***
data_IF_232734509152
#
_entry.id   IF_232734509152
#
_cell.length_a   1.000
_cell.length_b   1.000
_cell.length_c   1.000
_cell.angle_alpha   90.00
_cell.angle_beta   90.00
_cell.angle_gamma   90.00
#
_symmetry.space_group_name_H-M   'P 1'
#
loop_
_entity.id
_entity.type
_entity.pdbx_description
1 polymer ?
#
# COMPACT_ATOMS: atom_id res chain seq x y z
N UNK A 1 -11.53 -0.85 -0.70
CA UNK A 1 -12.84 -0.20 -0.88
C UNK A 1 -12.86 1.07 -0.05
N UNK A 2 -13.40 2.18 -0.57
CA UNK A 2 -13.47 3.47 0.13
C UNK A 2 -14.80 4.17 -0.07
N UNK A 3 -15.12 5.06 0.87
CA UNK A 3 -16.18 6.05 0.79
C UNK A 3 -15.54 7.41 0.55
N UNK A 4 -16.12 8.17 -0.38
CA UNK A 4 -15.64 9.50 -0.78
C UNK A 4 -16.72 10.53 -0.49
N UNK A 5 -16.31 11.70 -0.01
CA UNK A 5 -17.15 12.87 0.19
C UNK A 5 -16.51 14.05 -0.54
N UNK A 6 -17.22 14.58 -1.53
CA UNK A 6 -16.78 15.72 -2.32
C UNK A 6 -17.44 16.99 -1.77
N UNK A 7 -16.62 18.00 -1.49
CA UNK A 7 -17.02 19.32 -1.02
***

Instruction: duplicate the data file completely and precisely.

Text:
data_IF_232734509152
#
_entry.id   IF_232734509152
#
_cell.length_a   1.000
_cell.length_b   1.000
_cell.length_c   1.000
_cell.angle_alpha   90.00
_cell.angle_beta   90.00
_cell.angle_gamma   90.00
#
_symmetry.space_group_name_H-M   'P 1'
#
loop_
_entity.id
_entity.type
_entity.pdbx_description
1 polymer ?
#
# COMPACT_ATOMS: atom_id res chain seq x y z
N UNK A 1 -11.53 -0.85 -0.70
CA UNK A 1 -12.84 -0.20 -0.88
C UNK A 1 -12.86 1.07 -0.05
N UNK A 2 -13.40 2.18 -0.57
CA UNK A 2 -13.47 3.47 0.13
C UNK A 2 -14.80 4.17 -0.07
N UNK A 3 -15.12 5.06 0.87
CA UNK A 3 -16.18 6.05 0.79
C UNK A 3 -15.54 7.41 0.55
N UNK A 4 -16.12 8.17 -0.38
CA UNK A 4 -15.64 9.50 -0.78
C UNK A 4 -16.72 10.53 -0.49
N UNK A 5 -16.31 11.70 -0.01
CA UNK A 5 -17.15 12.87 0.19
C UNK A 5 -16.51 14.05 -0.54
N UNK A 6 -17.22 14.58 -1.53
CA UNK A 6 -16.78 15.72 -2.32
C UNK A 6 -17.44 16.99 -1.77
N UNK A 7 -16.62 18.00 -1.49
CA UNK A 7 -17.02 19.32 -1.02